I started mentoring my first student, Nick, around this time last year. Nick was with us for the academic year, working around ~15 hours a week. We had a lot to do—setting up the equipment, developing analysis scripts, catching up on the literature, etc. Since this was a multidisciplinary collaboration, we had to schedule meetings, book rooms, set up shared accounts, etc. Additionally, as an industry-sponsored project, we had to frequently write progress reports and create presentations and posters for the project.
As these requests came up, often without much lead time, my PI would send them Nick’s way, copying me, and I’d chime in with some specifics on how to get them done. Nick and I ended up in bureaucratic cycles of drafts and revisions between me and him, revisions with me and my PI, revisions with me and him again, etc. This process was slow, but it produced satisfactory results—and I didn’t think too much of it. Around the same time, I realized the project was moving slower than I expected. While Nick had a very, very productive year, we definitely shared moments of frustration over the rate of project progress. I chalked it up to an ambitious project with a demanding industrial sponsor.
It wasn’t until I began mentoring two new undergraduate students this summer that I realized I had it completely backwards.
Students came to our lab to learn science, often with the intent of evaluating their interest and aptitude for graduate school. A very real part of doing science is the “meta-science” activities like purchasing, scheduling, writing reports, emailing support staff, fixing small bugs, etc—but these tasks are a part of any job and are not unique to graduate school. Evaluating one’s interest and aptitude for graduate school requires doing what’s unique to graduate school—research. Additionally, I have found inordinate value in having a margin to think more deeply about my work and pursue research tangents, and in my own experience, I develop a margin when my to-do list is small and I can simply focus on the science.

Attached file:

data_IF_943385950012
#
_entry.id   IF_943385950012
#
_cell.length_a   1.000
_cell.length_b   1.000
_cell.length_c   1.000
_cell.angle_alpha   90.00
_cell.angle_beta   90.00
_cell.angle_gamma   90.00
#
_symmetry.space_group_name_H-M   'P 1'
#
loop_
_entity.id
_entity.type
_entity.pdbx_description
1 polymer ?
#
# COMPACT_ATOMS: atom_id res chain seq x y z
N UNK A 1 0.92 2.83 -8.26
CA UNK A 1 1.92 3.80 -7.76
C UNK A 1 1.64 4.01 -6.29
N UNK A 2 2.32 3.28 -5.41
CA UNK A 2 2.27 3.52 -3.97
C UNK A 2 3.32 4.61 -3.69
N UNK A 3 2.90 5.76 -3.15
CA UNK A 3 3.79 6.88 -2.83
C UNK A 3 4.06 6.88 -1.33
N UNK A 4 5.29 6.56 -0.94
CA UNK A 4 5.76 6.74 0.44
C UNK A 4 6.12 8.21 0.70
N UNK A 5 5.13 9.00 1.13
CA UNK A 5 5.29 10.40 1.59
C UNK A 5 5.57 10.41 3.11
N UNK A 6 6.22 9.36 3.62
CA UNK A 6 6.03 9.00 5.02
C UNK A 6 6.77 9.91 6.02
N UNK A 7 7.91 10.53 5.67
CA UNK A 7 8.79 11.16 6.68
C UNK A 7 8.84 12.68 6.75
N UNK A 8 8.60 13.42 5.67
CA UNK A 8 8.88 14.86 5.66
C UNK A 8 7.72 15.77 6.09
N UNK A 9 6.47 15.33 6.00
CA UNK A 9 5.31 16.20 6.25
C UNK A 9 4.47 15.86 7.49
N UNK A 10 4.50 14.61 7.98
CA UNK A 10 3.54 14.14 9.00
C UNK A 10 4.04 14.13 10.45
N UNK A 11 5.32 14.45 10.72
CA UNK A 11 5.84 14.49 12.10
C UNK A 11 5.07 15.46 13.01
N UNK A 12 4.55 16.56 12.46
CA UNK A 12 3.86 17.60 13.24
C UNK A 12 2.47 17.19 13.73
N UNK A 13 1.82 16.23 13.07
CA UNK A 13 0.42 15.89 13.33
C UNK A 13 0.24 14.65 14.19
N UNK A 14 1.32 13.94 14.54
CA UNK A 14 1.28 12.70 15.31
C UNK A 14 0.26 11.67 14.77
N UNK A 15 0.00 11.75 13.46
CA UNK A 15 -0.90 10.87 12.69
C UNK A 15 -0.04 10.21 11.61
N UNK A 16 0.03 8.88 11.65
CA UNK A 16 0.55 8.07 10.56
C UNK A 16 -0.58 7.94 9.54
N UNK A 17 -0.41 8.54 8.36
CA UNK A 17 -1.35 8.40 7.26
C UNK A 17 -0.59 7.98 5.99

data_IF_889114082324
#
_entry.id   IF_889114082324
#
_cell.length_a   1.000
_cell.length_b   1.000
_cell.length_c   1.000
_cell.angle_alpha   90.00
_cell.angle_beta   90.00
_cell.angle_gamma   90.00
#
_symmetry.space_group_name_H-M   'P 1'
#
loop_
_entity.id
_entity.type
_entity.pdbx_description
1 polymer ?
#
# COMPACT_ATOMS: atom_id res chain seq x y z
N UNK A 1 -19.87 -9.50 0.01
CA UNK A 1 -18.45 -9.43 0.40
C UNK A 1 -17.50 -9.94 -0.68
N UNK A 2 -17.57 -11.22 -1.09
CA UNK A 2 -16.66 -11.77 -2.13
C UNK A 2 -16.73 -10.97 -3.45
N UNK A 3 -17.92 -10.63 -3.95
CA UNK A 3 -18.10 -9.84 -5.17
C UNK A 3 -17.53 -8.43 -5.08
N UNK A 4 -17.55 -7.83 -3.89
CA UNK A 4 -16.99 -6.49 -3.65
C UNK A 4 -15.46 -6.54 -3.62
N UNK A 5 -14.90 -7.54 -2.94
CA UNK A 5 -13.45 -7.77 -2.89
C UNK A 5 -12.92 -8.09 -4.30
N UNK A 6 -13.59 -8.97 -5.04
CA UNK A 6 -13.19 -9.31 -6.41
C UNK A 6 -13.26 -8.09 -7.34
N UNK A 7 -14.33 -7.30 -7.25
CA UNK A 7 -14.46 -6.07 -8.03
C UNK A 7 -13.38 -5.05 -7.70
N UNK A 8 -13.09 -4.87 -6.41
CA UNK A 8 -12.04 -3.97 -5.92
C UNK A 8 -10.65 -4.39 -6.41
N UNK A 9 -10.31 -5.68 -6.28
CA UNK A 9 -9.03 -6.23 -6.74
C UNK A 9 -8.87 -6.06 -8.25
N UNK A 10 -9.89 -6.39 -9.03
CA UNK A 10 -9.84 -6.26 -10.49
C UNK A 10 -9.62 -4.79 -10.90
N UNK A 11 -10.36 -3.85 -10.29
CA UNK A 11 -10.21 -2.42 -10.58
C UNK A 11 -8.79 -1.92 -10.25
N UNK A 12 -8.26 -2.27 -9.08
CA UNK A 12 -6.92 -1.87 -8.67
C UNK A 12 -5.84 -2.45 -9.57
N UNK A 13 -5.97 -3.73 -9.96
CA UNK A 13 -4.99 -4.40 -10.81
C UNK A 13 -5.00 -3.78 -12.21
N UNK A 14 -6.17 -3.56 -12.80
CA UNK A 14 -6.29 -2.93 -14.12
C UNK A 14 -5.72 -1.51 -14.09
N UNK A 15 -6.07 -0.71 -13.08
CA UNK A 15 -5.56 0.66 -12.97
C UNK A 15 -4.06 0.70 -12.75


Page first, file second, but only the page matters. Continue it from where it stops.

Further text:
Certainly, every experience is a learning opportunity, but the value of different learning opportunities—scheduling a meeting vs trying a new characterization technique—is different. Less trivially, writing sponsor reports and other “meta-science” activities can be valuable learning opportunities, but arguably less valuable than conducting research. Additionally, I can do these routine administrative tasks faster than they can, by virtue of having more time to dedicate to the project and by simply knowing “the system” longer. Lastly, by writing reports, etc myself, I remove a layer of bureaucratic overhead between my PI and the content creator. So by handling most adminstrative tasks myself, students “get what they came for”, and the project progresses more efficiently.
The most obvious exception is presenting results to the team. Effective communication is as central to science as generating results. Fortunately, our project has biweekly meetings with professors, representatives from our sponsoring companies, etc, which provides a great venue for “high-stakes”, polished presenting.
I made it my mission to take care of most of the “little things” for the students I mentored, so they have the headspace to focus on their projects free from distraction. I asked my PI to route any requests for them to me, and I started thinking twice before asking them to do something routine.
This summer was incredibly productive—our project progressed well above my expectations. While all of the students I have mentored were excellent and would have succeeded regardless of my role, I like to think that this shift in my mentoring style at least helped.